Mathematical Foundations of Quantum Mechanics

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Princeton University Press, 1955 - Mathematics - 445 pages
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Mathematical Foundations of Quantum Mechanics was a revolutionary book that caused a sea change in theoretical physics. Here, John von Neumann, one of the leading mathematicians of the twentieth century, shows that great insights in quantum physics can be obtained by exploring the mathematical structure of quantum mechanics. He begins by presenting the theory of Hermitean operators and Hilbert spaces. These provide the framework for transformation theory, which von Neumann regards as the definitive form of quantum mechanics. Using this theory, he attacks with mathematical rigor some of the general problems of quantum theory, such as quantum statistical mechanics as well as measurement processes. Regarded as a tour de force at the time of publication, this book is still indispensable for those interested in the fundamental issues of quantum mechanics.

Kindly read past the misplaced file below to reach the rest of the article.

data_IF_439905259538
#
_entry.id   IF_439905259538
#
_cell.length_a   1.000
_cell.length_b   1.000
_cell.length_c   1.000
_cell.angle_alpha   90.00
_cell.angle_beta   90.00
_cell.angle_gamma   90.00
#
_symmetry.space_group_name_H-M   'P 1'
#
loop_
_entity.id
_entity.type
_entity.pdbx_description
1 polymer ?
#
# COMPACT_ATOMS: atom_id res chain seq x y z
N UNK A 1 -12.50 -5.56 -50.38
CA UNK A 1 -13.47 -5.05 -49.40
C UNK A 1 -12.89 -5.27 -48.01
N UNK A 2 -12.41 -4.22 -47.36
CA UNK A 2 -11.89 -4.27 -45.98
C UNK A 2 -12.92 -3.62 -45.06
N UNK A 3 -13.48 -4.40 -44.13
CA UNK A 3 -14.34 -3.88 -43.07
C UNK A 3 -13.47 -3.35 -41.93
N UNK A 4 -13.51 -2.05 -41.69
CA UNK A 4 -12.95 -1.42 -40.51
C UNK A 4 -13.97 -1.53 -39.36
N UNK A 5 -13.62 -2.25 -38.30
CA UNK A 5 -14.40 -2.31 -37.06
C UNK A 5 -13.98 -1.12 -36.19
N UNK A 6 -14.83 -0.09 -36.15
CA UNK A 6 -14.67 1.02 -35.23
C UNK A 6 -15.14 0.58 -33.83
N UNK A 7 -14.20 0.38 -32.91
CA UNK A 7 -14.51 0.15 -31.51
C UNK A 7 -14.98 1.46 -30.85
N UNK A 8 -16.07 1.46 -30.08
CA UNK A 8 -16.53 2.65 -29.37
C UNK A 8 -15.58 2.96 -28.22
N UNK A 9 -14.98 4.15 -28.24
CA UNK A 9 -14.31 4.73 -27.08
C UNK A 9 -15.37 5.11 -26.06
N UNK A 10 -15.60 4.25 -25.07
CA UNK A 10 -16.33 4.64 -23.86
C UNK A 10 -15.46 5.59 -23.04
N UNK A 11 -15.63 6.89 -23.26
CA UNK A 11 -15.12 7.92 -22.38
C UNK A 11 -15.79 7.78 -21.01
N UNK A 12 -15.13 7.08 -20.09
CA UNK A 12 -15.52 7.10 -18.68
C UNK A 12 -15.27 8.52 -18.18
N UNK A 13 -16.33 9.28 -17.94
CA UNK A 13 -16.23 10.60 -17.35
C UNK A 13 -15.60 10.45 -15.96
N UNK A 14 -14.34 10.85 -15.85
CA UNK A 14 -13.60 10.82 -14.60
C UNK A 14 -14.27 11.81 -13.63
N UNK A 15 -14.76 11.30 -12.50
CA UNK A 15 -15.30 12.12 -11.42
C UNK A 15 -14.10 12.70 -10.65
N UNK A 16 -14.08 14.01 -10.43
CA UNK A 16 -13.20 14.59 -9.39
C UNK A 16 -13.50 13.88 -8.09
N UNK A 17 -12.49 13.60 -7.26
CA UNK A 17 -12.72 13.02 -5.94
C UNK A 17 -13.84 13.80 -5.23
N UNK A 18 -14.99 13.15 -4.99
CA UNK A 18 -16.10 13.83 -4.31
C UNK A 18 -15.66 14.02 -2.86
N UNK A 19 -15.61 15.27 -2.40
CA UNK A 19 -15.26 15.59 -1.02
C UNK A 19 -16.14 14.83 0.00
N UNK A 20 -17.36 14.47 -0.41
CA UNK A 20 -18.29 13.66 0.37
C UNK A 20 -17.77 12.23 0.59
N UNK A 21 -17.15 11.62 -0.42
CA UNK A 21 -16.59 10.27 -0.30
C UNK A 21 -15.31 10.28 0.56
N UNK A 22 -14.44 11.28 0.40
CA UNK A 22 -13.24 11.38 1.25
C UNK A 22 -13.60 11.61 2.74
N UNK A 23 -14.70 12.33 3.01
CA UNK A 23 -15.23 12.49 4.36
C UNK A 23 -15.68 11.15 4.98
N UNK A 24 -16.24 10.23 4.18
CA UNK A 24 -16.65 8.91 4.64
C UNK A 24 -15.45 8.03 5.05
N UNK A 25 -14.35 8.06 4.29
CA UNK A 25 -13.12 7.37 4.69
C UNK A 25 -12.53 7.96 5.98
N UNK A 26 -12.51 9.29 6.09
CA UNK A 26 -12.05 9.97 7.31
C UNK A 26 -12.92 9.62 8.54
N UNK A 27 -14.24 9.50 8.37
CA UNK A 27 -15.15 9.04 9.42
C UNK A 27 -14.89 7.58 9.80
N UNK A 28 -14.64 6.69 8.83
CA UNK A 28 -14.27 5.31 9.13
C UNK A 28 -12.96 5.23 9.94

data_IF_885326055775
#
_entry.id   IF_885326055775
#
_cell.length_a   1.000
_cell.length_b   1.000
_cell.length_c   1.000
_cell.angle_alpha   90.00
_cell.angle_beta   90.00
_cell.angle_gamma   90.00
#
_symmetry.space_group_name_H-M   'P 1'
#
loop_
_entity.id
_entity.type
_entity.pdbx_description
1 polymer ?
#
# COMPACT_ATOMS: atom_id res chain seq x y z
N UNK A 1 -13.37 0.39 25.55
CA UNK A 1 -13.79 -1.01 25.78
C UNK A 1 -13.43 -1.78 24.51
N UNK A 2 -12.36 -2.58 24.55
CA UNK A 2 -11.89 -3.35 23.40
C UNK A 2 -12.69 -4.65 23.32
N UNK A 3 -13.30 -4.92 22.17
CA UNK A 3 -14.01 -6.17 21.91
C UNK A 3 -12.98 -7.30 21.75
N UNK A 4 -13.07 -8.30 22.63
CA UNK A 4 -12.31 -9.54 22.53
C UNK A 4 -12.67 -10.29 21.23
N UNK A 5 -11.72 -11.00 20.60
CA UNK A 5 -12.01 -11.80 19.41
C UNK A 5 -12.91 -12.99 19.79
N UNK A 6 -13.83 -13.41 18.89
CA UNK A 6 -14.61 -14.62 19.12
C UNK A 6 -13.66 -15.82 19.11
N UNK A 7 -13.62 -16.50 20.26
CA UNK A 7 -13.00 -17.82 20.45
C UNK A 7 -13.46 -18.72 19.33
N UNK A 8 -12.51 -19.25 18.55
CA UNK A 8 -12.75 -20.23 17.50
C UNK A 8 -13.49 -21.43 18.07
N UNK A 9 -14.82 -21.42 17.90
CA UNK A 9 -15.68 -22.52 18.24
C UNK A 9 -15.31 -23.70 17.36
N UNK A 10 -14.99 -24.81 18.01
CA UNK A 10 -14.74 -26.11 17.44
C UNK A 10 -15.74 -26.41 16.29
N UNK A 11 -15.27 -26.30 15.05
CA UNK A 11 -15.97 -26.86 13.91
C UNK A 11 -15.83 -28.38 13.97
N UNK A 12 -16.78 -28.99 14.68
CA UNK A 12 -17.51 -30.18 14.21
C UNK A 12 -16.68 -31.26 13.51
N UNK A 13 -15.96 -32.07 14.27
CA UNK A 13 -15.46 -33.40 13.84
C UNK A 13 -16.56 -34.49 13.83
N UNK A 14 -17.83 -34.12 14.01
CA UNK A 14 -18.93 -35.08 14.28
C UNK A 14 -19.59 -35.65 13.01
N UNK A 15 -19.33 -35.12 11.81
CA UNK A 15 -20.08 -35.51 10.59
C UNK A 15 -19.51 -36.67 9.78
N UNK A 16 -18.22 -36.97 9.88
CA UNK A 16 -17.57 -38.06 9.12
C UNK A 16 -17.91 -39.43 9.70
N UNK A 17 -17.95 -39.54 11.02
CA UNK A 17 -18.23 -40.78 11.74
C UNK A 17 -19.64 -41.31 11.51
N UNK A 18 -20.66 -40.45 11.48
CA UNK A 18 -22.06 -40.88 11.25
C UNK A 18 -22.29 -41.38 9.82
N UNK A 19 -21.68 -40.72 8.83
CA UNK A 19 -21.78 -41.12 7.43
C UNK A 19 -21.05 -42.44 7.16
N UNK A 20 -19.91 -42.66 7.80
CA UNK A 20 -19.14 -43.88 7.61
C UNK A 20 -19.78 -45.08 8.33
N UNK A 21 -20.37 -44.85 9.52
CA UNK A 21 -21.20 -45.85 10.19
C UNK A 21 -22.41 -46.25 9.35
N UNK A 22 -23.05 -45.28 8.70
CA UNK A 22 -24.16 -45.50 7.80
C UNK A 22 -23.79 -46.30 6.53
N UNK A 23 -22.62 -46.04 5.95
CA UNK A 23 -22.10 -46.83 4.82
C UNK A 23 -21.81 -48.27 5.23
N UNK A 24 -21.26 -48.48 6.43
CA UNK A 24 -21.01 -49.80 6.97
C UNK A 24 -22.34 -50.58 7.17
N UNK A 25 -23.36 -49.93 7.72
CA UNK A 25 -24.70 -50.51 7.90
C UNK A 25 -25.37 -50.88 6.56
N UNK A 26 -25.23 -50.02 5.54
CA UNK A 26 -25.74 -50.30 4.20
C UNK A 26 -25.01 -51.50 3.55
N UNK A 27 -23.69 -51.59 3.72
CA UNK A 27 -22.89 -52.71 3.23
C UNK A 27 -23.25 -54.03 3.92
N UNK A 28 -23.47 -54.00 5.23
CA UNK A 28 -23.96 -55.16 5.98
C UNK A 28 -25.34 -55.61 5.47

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Contents

Introductory Considerations
3
2 The Original Formulation of Quantum Mechanics
6
The Transformation Theory
17
Hilbert Space
28
Abstract Hilbert Space
34
2 The Geometry of Hilbert Space
46
3 Digression on the COnditions A E
59
4 Closed Linear Manifolds
73
2 The Statistical Interpretation
206
3 Simultaneous Measurability and Measurability in General
211
4 Uncertainty Relations
230
5 Projections as Propositions
247
6 Radiation Theory
254
Deductive Development of the Theory
295
2 Proof of the Statistical Formulas
313
3 Conclusions From Experiments
328

5 Operators in Hilbert Space
87
6 The Eigenvalue Problem
102
7 Continuation
107
8 Initial Considerations Concerning the Eigenvalue Problem
119
9 Digression of the Existence and Uniqueness of the Solutions of the Eigenvalue Problem
145
10 Commutative Operators
170
11 The Trace
178
The Quantum Statistics
196
General Considerations
347
2 Thermodynamical Considerations
358
3 Reversibility and Equilibrium Problems
379
4 The Macroscopic Measurement
398
The Measuring Process
417
2 Composite Systems
422
3 Discussion of the Measuring Process
437
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About the author (1955)

Von Neumann was one of the greatest mathematicians of the twentieth century and a pioneering figure in computer science. A native of Hungary who held professorships in Germany, he was appointed Professor of Mathematics at the Institute for Advanced Study (IAS) in 1933. Later he worked on the Manhattan Project, helped develop the IAS computer, and was a consultant to IBM.

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